The following are true stories of some of Coles County’s most famous haunted houses.
The “Anderson” Farmhouse
In 1982 the Daily Eastern News ran a story about an abandoned farmhouse in rural Coles County that neighbours—and visitors—claimed was haunted by the angry spirit of a family patriarch.
In the winter of 1955, the legend goes, the Anderson family sat down to dinner as they had every night before, with their grandfather seated at the head of the table. Without warning, the grandfather died, and in his last moments his face splashed down into his soup. The Anderson family—now only a man, his wife, and their two children—hardly waited for their grandfather’s body to be in the ground before they abruptly left their home and all their belongings. They moved to parts unknown, and their farmhouse has sat abandoned ever since… with its table still set for dinner.
Vandals and curiosity seekers soon took over the farmhouse. According to the Daily Eastern News, “neighbours say that blue lights sometimes illuminate the inside of the house and that shadows and human shapes can occasionally be seen through the windows.” Local teens and students at Eastern Illinois University gleefully trespassed to see all the items the Anderson family left behind, and perhaps to meet a ghost. On more than one occasion, these visitors found themselves locked inside a room as the door mysteriously closed on its own. If you happen to come across this weather-beaten home, be careful that grandpa’s ghost doesn’t trap you as well.
The Hunt Poltergeist
During the 1960s and ‘70s, paranormal activity plagued an unassuming farmhouse in Pleasant Grove Township between the village of Lerna and the tiny community of Trilla. This farmhouse, though it no longer exists, was once afflicted by a poltergeist that only abated after several exorcisms. The family residing in the home, who remain anonymous, had bought the land in 1960 in order to try their hand at farming. Odd things began to happen, but the family brushed them off as coincidences. It wasn’t until they discovered that pounds of rat poison were disappearing without any sign of dead rats that they knew something was wrong.
After that, their youngest son, Joseph, started seeing the ghost of a woman in his room. “She’d be standing in front of his closet and would point outside and tell him to dig,” his mother told the Daily Eastern News. These incidents attracted attention, and the family asked several local psychics to walk through the house. The psychics said it was haunted by three spirits, including one by the name of Nora Hunt—a previous owner. Locals whispered rumours that, in life, Nora had a cruel streak and used to torture dogs in her yard. After she died, her soul refused to leave.
In the summer of 1980, the family turned to a Methodist minister named Franklin Ogdon, who performed two “exorcisms” on the residence. They prayed together in each room, hoping to dispel the poltergeist. Eventually, the frustrated family moved to Charleston and tore down the farmhouse. The novel A Family Possessed: A Ghost Story by L.W. Stevenson is based on these events.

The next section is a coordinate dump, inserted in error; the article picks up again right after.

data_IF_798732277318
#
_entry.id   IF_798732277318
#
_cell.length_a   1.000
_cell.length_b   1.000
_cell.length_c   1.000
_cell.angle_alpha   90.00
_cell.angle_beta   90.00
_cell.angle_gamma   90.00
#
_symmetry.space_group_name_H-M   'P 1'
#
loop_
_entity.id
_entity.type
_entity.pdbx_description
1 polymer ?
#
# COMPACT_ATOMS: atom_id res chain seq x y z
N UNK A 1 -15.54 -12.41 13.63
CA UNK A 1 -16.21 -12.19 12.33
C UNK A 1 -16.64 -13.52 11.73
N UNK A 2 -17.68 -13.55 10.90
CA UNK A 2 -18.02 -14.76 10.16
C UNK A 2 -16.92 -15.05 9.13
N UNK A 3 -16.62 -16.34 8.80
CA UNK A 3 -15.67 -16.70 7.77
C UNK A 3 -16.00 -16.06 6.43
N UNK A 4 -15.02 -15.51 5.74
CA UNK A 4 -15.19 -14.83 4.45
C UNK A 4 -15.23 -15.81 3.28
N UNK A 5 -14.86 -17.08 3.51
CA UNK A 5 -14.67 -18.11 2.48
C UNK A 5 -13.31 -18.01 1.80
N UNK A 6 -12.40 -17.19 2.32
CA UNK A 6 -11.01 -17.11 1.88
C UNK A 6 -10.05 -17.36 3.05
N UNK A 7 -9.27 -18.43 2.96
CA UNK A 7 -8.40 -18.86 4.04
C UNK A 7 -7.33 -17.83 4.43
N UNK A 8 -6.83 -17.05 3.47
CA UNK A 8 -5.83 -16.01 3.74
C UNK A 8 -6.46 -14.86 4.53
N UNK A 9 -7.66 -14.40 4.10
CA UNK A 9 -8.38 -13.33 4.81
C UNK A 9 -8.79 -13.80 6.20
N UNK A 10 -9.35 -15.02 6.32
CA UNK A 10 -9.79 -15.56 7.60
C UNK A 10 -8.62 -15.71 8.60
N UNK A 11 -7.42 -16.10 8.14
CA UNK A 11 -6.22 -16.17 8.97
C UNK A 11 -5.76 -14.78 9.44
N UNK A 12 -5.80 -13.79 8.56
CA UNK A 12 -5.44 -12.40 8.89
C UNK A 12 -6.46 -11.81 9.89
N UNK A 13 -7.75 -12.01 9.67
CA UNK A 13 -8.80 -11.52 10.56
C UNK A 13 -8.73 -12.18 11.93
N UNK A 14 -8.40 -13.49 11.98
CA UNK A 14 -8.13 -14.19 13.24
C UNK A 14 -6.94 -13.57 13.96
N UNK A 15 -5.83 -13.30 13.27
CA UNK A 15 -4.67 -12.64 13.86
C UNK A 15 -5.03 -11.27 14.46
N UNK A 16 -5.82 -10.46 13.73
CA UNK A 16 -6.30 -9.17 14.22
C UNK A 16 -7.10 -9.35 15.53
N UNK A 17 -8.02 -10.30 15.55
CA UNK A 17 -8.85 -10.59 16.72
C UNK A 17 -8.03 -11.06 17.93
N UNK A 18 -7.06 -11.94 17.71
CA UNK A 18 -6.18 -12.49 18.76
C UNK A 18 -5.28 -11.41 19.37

The Tycer Home
Dennis F. Hanks, a cousin of Abraham Lincoln, once owned this 157 year old home located near the corner of Jackson Avenue and 2nd Street in Charleston. During the 1960s and ‘70s, it was widely reputed to be haunted by his ghost. Adding to its mystique, the basement contained a dungeon-like room with barred windows and 12 fasteners to hold shackles.
In 1965, Marie and Forster [Forrester] Tycer purchased the home, renovated it, and turned it into a museum. They lived there for five years, furnished it with antiques, and allowed groups to tour the historic home. During that time, the Tycers were convinced that they shared the property with a lively ghost. Mr. Tycer told the Eastern News that he was doing some electrical work in the basement when he lost his balance and almost fell into the wiring. He claimed that unseen hands pushed him away and saved his life.
Mrs. Tycer saw the reflection of the ghost in a mirror or window as she was painting the porch. She turned around, but found that she was alone. She also heard footsteps and claimed the ghost unlocked doors. In 1970, Mrs. Tycer committed suicide with a gunshot to the head in an upstairs bedroom. According to legend, the bloodstains continued to reappear no matter how many times they were scrubbed away.
The next family to live in the home occupied it for quite some time and never experienced anything out of the ordinary, or so they told the Eastern News in 1977. It appeared as if the ghost of Dennis Hanks departed along with the Tycers, but no one knows whether Mr. Hanks or Mrs. Tycer still stalk the halls to this day.